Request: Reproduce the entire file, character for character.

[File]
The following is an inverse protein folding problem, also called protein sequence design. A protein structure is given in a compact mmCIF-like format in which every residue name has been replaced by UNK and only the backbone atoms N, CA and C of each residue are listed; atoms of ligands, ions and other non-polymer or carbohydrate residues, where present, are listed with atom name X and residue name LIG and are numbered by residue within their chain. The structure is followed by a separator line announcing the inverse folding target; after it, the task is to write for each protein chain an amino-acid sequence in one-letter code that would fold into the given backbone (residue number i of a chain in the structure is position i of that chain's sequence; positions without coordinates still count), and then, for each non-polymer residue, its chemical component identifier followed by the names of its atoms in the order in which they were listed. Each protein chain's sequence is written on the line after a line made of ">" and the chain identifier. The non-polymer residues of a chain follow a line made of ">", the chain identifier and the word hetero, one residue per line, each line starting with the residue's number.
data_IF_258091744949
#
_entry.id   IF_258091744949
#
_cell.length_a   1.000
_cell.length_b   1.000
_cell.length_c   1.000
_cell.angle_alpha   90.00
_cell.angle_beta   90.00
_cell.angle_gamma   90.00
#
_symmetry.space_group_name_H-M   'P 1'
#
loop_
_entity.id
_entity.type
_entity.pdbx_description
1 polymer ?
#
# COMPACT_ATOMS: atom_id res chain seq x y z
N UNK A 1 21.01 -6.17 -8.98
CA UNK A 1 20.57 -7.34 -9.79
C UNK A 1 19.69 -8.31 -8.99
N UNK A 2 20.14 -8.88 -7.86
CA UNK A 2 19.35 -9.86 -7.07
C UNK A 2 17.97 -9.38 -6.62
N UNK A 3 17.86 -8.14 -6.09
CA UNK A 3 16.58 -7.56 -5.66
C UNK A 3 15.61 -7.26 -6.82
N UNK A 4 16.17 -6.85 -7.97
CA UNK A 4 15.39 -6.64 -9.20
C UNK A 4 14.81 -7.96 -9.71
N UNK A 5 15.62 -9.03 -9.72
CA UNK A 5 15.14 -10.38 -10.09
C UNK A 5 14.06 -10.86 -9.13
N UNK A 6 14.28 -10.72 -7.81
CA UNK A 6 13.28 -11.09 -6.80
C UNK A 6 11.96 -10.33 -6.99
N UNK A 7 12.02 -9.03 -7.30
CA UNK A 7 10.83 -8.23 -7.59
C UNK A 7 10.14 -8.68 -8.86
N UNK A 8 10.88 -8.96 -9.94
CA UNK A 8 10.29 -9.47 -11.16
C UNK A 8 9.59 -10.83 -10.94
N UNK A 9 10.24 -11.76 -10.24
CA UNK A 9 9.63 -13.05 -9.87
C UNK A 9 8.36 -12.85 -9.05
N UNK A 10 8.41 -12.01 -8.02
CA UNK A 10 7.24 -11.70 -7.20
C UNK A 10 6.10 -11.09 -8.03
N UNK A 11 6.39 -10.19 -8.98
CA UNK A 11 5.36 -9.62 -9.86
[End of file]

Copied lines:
The following is an inverse protein folding problem, also called protein sequence design. A protein structure is given in a compact mmCIF-like format in which every residue name has been replaced by UNK and only the backbone atoms N, CA and C of each residue are listed; atoms of ligands, ions and other non-polymer or carbohydrate residues, where present, are listed with atom name X and residue name LIG and are numbered by residue within their chain. The structure is followed by a separator line announcing the inverse folding target; after it, the task is to write for each protein chain an amino-acid sequence in one-letter code that would fold into the given backbone (residue number i of a chain in the structure is position i of that chain's sequence; positions without coordinates still count), and then, for each non-polymer residue, its chemical component identifier followed by the names of its atoms in the order in which they were listed. Each protein chain's sequence is written on the line after a line made of ">" and the chain identifier. The non-polymer residues of a chain follow a line made of ">", the chain identifier and the word hetero, one residue per line, each line starting with the residue's number.
data_IF_258091744949
#
_entry.id   IF_258091744949
#
_cell.length_a   1.000
_cell.length_b   1.000
_cell.length_c   1.000
_cell.angle_alpha   90.00
_cell.angle_beta   90.00
_cell.angle_gamma   90.00
#
_symmetry.space_group_name_H-M   'P 1'
#
loop_
_entity.id
_entity.type
_entity.pdbx_description
1 polymer ?
#
# COMPACT_ATOMS: atom_id res chain seq x y z
N UNK A 1 21.01 -6.17 -8.98
CA UNK A 1 20.57 -7.34 -9.79
C UNK A 1 19.69 -8.31 -8.99
N UNK A 2 20.14 -8.88 -7.86
CA UNK A 2 19.35 -9.86 -7.07
C UNK A 2 17.97 -9.38 -6.62
N UNK A 3 17.86 -8.14 -6.09
CA UNK A 3 16.58 -7.56 -5.66
C UNK A 3 15.61 -7.26 -6.82
N UNK A 4 16.17 -6.85 -7.97
CA UNK A 4 15.39 -6.64 -9.20
C UNK A 4 14.81 -7.96 -9.71
N UNK A 5 15.62 -9.03 -9.72
CA UNK A 5 15.14 -10.38 -10.09
C UNK A 5 14.06 -10.86 -9.13
N UNK A 6 14.28 -10.72 -7.81
CA UNK A 6 13.28 -11.09 -6.80
C UNK A 6 11.96 -10.33 -6.99
N UNK A 7 12.02 -9.03 -7.30
CA UNK A 7 10.83 -8.23 -7.59
C UNK A 7 10.14 -8.68 -8.86
N UNK A 8 10.88 -8.96 -9.94
CA UNK A 8 10.29 -9.47 -11.16
C UNK A 8 9.59 -10.83 -10.94
N UNK A 9 10.24 -11.76 -10.24
CA UNK A 9 9.63 -13.05 -9.87
C UNK A 9 8.36 -12.85 -9.05
N UNK A 10 8.41 -12.01 -8.02
CA UNK A 10 7.24 -11.70 -7.20
C UNK A 10 6.10 -11.09 -8.03
N UNK A 11 6.39 -10.19 -8.98
CA UNK A 11 5.36 -9.62 -9.86